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Scoliosis Associated with Syringomyelia: Clinical and Radiologic Correlation

Özerdemoglu, Remzi A., MD*; Denis, Francis, MD; Transfeldt, Ensor E., MD

doi: 10.1097/01.BRS.0000067117.07325.86

Study Design. A retrospective review with statistical correlations of 112 patients having both scoliosis and syringomyelia was performed.

Objective. To determine whether there were significant correlations between the type of scoliosis, location of the syrinx, size of the syrinx, clinical manifestation of the syrinx, and associated lesions such as cord tethering and Chiari malformation (Chiari I or Arnold–Chiari II).

Summary of Background Data. The coexistence of scoliosis and syringomyelia has been described previously, but these detailed correlations have had minimal attention.

Methods. All patients at the center with scoliosis of any type plus a syrinx had a detailed chart and radiologic review coupled with detailed statistical analysis.

Results. Scoliosis and syringomyelia were seen in four diagnoses: myelomeningocele, myelomeningocele with congenital scoliosis, congenital scoliosis, and scoliosis with neither congenital anomalies nor myelomeningocele. Chiari malformation and cord tethering appear to have a major relation to scoliosis with syringomyelia.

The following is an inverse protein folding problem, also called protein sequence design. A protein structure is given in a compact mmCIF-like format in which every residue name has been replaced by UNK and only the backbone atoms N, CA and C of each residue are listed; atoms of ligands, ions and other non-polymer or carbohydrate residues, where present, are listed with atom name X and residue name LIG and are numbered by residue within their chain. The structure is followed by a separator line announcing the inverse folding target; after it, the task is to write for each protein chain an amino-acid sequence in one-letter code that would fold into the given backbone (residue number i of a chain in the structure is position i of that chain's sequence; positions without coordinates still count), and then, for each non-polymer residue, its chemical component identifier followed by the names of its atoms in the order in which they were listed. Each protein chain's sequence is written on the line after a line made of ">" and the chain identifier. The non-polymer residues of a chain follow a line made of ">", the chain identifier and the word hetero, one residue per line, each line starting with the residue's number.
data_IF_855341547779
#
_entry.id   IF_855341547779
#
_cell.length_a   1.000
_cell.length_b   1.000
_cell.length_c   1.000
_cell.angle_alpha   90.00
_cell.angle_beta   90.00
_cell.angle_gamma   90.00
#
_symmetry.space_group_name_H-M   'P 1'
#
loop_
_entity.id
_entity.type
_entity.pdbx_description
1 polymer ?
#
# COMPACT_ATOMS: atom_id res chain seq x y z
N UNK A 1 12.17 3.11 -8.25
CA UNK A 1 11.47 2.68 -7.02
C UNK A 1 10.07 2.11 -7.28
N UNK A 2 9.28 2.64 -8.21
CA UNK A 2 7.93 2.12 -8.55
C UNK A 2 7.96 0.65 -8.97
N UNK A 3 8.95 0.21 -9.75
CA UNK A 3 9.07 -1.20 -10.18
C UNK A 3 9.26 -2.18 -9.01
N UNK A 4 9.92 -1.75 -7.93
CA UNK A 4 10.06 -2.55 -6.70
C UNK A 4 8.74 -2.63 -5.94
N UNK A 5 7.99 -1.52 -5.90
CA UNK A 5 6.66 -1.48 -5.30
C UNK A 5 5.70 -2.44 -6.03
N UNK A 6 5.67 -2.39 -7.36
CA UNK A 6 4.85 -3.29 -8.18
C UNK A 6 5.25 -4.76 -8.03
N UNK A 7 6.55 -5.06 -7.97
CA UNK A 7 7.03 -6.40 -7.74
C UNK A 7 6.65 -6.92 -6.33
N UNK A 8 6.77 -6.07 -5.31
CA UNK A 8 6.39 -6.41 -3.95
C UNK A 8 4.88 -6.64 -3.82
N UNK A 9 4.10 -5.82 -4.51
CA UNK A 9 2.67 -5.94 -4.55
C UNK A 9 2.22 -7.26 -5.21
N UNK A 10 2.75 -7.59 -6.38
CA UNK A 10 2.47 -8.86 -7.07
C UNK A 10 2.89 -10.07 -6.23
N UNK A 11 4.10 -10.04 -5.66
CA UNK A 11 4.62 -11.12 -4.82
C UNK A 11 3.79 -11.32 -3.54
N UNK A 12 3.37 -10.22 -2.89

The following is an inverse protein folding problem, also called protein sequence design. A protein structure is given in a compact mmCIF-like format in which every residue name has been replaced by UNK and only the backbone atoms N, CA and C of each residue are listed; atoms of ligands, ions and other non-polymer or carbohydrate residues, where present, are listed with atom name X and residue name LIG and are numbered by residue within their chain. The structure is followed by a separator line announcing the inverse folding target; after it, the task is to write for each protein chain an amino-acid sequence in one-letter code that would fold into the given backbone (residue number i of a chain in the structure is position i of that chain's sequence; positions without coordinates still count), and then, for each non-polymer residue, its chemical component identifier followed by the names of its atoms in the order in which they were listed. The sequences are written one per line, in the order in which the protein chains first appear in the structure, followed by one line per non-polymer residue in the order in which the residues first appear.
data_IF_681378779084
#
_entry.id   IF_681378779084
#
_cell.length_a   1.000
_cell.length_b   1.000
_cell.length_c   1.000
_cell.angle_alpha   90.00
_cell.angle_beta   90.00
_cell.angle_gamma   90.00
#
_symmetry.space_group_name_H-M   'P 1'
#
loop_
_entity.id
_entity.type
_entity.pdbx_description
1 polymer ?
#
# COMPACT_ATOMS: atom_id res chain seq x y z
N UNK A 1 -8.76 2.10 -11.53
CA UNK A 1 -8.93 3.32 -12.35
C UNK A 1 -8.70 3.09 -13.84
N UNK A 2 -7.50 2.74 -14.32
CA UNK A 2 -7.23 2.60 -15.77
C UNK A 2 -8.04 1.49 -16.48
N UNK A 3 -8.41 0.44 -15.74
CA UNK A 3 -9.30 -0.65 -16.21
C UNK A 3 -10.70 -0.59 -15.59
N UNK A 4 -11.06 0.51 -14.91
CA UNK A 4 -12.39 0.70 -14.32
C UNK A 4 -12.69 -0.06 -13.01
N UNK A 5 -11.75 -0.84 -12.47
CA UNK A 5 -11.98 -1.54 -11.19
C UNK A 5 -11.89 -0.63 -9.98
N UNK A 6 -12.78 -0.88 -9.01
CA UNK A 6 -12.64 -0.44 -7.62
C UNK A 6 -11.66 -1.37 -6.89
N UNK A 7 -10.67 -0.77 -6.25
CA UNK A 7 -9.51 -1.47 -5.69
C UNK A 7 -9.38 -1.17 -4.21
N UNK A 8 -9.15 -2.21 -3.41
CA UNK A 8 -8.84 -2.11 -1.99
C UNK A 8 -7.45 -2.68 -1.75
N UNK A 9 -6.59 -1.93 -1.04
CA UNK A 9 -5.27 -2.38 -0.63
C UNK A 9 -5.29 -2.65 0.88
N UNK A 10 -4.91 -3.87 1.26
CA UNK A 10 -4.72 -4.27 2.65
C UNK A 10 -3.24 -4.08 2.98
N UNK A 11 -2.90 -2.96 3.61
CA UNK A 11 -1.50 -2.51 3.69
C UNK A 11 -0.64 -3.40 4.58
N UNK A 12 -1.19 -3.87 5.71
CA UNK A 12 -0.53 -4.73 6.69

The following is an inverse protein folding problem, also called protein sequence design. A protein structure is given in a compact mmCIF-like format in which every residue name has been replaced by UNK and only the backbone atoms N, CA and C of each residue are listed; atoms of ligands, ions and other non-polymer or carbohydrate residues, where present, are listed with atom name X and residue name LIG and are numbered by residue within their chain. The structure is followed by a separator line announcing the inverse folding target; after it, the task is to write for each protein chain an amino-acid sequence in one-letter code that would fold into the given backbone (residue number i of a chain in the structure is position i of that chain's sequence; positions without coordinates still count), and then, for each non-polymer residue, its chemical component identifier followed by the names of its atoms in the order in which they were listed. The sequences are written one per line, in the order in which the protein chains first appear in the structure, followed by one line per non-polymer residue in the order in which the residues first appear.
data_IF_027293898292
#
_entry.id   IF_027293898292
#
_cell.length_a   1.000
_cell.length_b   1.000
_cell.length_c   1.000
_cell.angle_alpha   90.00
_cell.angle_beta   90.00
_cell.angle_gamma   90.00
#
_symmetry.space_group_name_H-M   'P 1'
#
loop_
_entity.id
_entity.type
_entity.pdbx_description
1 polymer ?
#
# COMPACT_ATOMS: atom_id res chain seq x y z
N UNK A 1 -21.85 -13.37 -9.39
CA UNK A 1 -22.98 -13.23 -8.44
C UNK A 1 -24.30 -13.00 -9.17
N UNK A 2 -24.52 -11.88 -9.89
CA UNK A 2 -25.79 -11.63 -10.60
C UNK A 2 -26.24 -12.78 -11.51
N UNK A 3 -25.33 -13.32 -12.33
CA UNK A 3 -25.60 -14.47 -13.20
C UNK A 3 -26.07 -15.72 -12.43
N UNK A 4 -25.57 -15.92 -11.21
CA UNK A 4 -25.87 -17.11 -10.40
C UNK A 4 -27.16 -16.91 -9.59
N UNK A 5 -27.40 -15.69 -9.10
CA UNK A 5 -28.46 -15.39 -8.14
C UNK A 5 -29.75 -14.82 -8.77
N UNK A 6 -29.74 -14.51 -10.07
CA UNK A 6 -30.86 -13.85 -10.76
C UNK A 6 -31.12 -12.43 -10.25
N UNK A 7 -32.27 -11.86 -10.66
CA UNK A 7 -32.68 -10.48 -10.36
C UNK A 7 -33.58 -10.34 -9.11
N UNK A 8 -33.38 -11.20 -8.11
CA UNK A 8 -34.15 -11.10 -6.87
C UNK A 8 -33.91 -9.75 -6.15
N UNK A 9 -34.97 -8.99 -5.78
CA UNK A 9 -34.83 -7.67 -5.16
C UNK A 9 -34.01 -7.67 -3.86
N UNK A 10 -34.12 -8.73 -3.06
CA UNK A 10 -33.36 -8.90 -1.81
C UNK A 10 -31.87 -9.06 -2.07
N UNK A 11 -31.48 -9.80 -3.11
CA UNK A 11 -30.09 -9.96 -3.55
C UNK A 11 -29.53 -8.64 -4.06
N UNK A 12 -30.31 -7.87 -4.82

Conclusions. Anomalies of the spinal cord or spinal column coexisting with lesions of the central nervous system have significant effects on the syrinx and scoliosis. There is a significant relation between the most caudal level of the syrinx and the locations of the scoliosis.

From the *Department of Orthopaedics and Traumatology, Süleyman Demirel University, Isparta, Turkey, the

†Department of Orthopaedic Surgery, University of Minnesota, Minneapolis, Minnesota.

Presented at the 34th SRS Annual Meeting in San Diego, CA, September 23–25, 1999.

Acknowledgment date: March 19, 2002.

First revision date: August 14, 2002.

Second revision date: November 26, 2002.

Acceptance date: November 27, 2002.

The submitted manuscript does not contain information about medical devices or drugs.

No funds were received in support of this work. No benefits in any form have been or will be received from a commercial party related directly or indirectly to the subject of this article.

Address correspondence and reprint requests to Ensor E. Transfeldt, MD, Twin Cities Spine Center, Piper Building, 913 E 26th Street, Ste 600, Minneapolis, MN 55404-4515; E-mail:

© 2003 Lippincott Williams & Wilkins, Inc.